Mountains, music venues and modern art can all be found in Beacon, along with a cross section of “distinctive” residents. Wherever you end up hanging out, just tell them Duval sent you… well, nearly wherever.

Up until about 10 years ago, Beacon, New York, a small city just an hour north of Manhattan, was verboten. A city overrun by drugs, prostitution and crooked cops. Your classic booming manufacturing town (once known as “The Hat Making Capital of the World” in the 1800s), broken by the economic downturn of the 1970s.

Welcome to Beacon folks!

However, in 2004, the arrival of the prolific Dia Art Museum gave the town its second wind. Drawing artists searching for affordable studio space, and creative professionals looking to escape the grind of the city, Beacon has enjoyed a decade long revival which has culminated in The New York Times calling it, “Brooklyn North.” For better or worse.

But what really makes Beacon special is the charm of its odd cross section of residents. Where many places affected by the gentrification wave usually push out its original inhabitants, Beacon has managed to retain a good amount of its diversity – for now. Resident “townies” who’ve been here for generations, strange wandering pseudo philosophers, artists and idealistic young politicians create the unique demographic that gives this town its distinctive character.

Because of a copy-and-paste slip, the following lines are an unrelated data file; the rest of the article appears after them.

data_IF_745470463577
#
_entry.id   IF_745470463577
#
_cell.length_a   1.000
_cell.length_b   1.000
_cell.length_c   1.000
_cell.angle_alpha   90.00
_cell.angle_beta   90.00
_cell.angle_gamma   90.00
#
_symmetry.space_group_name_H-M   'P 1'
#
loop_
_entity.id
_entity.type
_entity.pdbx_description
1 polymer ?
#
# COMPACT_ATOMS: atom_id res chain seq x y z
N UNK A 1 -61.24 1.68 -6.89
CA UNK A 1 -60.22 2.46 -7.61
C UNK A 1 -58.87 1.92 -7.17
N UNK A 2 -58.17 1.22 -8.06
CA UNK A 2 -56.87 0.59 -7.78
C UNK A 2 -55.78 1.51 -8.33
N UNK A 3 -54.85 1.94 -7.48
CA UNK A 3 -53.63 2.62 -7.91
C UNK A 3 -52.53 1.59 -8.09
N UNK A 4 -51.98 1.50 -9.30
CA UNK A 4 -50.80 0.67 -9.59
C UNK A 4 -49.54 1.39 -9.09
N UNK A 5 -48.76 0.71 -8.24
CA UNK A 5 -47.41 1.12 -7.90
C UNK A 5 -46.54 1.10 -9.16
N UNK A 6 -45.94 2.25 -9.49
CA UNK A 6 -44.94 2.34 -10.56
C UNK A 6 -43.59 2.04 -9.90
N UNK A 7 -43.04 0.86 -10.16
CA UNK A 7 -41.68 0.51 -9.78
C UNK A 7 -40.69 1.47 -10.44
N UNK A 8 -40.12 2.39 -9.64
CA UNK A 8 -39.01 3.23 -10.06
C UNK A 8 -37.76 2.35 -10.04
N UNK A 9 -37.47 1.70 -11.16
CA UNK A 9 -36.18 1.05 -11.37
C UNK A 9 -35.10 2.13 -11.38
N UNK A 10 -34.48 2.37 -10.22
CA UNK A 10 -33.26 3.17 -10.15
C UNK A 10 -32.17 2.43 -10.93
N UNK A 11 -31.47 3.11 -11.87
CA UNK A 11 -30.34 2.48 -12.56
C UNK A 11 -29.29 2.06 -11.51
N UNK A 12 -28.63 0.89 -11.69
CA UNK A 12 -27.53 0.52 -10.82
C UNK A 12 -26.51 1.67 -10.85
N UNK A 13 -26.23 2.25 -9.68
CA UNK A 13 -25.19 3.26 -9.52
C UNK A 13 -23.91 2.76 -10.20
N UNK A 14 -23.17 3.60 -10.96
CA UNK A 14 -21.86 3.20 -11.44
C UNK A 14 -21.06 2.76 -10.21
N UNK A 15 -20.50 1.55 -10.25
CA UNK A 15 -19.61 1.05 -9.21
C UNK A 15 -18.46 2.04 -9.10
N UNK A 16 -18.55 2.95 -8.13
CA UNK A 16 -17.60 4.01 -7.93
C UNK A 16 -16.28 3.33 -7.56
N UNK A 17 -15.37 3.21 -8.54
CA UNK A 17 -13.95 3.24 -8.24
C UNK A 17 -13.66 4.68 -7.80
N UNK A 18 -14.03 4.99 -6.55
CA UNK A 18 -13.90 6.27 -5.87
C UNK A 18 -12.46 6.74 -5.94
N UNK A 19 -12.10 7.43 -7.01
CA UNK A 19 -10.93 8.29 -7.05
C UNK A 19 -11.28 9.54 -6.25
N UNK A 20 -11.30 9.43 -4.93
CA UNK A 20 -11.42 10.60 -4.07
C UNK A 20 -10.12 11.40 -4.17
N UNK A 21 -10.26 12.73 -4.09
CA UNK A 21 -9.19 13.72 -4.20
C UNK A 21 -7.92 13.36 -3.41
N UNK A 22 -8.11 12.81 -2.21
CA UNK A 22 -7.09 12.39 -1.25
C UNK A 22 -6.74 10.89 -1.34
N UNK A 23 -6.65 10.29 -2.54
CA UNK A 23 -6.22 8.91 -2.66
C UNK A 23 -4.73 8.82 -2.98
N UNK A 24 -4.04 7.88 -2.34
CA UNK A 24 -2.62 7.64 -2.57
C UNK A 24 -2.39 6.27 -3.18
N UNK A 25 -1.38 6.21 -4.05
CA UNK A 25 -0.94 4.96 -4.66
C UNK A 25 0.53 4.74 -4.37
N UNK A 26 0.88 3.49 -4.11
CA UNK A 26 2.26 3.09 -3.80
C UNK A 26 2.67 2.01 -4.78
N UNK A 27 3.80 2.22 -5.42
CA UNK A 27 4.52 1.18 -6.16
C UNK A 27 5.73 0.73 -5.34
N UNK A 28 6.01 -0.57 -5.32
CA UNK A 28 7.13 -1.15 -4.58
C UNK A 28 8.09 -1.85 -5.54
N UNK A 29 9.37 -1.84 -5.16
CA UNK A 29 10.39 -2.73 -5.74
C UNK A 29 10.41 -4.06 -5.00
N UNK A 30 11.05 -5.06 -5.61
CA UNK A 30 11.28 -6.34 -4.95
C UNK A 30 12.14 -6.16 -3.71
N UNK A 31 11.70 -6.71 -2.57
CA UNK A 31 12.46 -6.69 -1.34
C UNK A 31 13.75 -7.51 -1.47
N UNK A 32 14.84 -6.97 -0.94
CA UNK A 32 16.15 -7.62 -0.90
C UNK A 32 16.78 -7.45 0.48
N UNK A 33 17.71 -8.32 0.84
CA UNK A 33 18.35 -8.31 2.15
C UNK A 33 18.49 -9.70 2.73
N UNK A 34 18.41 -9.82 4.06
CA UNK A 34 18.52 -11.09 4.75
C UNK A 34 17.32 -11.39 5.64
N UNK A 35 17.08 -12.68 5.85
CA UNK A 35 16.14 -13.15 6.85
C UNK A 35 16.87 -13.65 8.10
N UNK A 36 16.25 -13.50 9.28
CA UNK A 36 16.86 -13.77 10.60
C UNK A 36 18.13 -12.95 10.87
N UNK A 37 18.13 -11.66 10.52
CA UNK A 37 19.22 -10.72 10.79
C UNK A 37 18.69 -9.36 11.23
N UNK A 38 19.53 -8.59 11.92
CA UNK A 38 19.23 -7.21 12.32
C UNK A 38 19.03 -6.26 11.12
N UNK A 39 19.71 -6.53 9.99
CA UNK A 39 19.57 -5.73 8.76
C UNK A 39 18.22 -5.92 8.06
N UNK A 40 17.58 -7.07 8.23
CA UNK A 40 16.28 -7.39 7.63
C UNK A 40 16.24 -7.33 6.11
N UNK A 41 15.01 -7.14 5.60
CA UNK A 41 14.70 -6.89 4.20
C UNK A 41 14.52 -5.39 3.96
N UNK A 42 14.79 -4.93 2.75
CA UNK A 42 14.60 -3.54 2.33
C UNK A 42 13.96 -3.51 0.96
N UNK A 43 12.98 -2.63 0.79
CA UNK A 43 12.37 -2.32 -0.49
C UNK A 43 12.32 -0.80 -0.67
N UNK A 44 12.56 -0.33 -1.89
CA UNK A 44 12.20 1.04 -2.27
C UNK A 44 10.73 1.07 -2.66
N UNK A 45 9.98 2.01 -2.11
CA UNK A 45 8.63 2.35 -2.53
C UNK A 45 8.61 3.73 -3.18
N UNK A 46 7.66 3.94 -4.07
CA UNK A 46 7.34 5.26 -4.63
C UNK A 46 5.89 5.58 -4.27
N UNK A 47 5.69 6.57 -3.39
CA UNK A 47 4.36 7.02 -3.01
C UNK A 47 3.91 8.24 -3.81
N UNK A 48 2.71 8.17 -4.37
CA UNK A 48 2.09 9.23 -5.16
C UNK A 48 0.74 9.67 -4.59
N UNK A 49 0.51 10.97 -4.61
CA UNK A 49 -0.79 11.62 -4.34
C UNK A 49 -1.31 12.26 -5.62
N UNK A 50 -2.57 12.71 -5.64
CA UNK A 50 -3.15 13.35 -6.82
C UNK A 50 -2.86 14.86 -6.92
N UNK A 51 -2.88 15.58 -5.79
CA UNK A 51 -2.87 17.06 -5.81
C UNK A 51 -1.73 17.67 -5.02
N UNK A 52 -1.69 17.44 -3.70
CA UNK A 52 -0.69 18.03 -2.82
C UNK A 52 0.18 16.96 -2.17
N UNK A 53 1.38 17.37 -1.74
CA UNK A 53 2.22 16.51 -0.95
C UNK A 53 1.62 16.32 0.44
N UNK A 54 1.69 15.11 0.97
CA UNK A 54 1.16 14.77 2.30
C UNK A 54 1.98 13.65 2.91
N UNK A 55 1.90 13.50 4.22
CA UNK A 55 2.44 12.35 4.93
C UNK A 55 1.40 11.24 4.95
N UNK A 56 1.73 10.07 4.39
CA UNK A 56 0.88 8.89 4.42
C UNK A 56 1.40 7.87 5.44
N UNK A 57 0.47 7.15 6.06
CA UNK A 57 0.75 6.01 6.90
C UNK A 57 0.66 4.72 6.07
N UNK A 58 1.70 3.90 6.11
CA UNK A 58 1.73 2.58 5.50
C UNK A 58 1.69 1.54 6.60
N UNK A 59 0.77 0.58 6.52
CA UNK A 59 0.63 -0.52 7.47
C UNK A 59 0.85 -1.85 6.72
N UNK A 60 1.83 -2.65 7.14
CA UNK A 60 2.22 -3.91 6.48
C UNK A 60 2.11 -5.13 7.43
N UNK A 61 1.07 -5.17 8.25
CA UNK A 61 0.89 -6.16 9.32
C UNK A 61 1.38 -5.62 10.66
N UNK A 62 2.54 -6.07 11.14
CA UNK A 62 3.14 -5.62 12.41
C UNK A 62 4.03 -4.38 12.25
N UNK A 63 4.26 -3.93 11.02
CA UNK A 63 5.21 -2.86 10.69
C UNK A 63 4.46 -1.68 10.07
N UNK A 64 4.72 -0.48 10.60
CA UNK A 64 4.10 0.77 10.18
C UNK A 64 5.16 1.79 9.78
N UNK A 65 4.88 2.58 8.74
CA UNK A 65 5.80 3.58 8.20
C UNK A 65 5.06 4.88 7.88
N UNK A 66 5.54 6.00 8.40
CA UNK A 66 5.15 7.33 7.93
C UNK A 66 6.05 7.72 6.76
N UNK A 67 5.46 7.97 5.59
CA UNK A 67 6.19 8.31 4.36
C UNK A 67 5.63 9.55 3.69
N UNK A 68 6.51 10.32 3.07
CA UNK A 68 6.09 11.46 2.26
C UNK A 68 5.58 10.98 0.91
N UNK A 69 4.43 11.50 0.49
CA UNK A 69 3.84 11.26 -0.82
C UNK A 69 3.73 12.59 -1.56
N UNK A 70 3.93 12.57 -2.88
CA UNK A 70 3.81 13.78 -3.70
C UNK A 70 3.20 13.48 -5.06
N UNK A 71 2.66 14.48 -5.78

So, get up here now while its still interesting – before the entire place is filled with artisanal cup cake and soda syrup purveyors.

Greener than Central Park

By Day

The first thing that probably catches anyone’s eye when they arrive in Beacon is the titular mountain that looms in the distance towards the end of Main Street. Accessible via two paths, one catering towards foot traffic and the other towards Red Dawn Wolverine’s inspired off-road enthusiasts, the mountain provides a good start-of-the-day adventure. Once you reach the top of Mount Beacon, you’ll find the massive steel gears of an enormous pulley system for the incline railway that was once used to draw visitors up the mountain in the early 20th century. Also, with some exploration, you’ll find the long abandoned 1920s era casino that drew Manhattan’s elite for some Great Gatsby styled hedonism. At the summit these days though, it’s mostly yuppies, hippies and local underage kids passively drinking 40s. Utopia.

However, if hiking isn’t your thing, there’s the recently redeveloped river front park, Long Dock. There, you can rent kayaks, canoes and paddle boards to take out for an afternoon in the sun. Just reach out to Mountain Tops Outfitters on Main Street if you’re going during the week and they’ll have someone come down to help you out.

Canoe kick it…
Kayak tours and rentals available from Mountain Tops Outfitters.

And of course, there is the DIA Art Museum. Formerly a Nabisco box printing factory, it now houses the artwork from some of the world’s most esteemed modern artists including Louise Lawler, Max Neuhaus and Richard Serra. None of whom I’m familiar with or whose work I could pick out from an Art History 101 textbook, but it’s all incredibly interesting to look at. Even if you’re not stoned.

The DIA Art Museum

At this point though, you’ll have probably burnt enough calories to sustain a famished third world nation, but no worry, there are plenty of restaurants to replenish you. First, get yourself up the hill from the train station and grab a coffee at Bank Square. If Harry or Alex are working, tell them Duval sent you. Then, dart across the street to Tito Santana for an awesome catfish taco. If it’s Tuesday, they’ll only set you back two bucks.